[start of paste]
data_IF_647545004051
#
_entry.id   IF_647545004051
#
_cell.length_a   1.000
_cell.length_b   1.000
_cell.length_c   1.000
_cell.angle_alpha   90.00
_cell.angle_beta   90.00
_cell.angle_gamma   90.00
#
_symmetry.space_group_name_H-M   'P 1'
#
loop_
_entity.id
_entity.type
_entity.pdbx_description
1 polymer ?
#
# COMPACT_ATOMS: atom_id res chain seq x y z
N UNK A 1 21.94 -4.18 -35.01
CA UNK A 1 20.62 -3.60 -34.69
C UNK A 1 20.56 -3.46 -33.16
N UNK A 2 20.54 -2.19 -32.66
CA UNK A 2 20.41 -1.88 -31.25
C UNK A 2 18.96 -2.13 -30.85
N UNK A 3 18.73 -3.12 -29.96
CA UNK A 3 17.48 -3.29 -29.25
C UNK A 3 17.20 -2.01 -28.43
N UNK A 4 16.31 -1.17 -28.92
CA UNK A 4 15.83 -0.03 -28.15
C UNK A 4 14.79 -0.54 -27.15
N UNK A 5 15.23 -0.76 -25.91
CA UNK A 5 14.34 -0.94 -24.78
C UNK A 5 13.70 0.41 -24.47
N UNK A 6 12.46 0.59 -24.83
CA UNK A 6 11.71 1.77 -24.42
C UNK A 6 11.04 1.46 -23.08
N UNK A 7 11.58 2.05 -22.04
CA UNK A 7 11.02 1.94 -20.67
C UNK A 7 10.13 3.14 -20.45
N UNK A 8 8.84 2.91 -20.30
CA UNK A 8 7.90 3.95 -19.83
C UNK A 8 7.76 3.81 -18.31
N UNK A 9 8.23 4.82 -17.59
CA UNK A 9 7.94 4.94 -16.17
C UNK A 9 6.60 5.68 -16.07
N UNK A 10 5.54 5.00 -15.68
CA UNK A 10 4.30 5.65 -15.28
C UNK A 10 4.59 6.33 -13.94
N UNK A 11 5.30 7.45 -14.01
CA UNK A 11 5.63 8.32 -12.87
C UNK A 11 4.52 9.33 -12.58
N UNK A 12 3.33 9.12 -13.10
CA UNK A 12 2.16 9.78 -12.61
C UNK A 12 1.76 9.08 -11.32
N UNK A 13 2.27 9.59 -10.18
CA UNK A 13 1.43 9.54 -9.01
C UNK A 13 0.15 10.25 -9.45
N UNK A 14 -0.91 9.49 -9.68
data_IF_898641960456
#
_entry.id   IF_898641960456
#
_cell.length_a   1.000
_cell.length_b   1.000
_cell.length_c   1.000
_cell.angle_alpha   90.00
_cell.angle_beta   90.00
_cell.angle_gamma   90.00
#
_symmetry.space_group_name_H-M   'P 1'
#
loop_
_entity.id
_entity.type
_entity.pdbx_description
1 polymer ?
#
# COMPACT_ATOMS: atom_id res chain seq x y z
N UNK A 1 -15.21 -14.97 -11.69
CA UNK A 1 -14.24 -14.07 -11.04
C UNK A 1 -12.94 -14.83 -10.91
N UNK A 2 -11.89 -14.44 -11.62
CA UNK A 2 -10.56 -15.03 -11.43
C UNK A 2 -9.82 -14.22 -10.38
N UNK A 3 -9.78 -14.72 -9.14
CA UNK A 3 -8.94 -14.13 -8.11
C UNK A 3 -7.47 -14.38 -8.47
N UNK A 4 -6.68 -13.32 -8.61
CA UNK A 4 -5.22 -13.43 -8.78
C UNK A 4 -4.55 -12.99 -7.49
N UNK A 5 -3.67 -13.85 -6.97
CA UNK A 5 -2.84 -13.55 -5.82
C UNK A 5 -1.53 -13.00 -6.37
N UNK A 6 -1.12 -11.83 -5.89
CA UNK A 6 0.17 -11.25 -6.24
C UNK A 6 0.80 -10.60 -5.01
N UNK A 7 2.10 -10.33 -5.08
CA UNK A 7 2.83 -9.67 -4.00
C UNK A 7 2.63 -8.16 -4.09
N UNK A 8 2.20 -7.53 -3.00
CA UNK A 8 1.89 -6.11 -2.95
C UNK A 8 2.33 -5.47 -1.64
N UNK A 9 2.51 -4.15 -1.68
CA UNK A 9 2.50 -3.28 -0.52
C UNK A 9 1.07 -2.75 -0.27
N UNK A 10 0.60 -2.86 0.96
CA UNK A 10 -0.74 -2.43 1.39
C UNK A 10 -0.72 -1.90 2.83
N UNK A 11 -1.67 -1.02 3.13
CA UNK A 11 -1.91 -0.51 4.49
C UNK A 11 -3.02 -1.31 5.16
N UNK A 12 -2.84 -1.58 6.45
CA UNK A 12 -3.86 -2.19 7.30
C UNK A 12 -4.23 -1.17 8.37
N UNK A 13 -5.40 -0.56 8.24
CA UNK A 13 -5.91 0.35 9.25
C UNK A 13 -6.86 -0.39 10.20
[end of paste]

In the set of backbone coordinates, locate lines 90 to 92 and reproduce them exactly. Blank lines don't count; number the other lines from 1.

N UNK A 4 -6.68 -13.32 -8.61
CA UNK A 4 -5.22 -13.43 -8.78
C UNK A 4 -4.55 -12.99 -7.49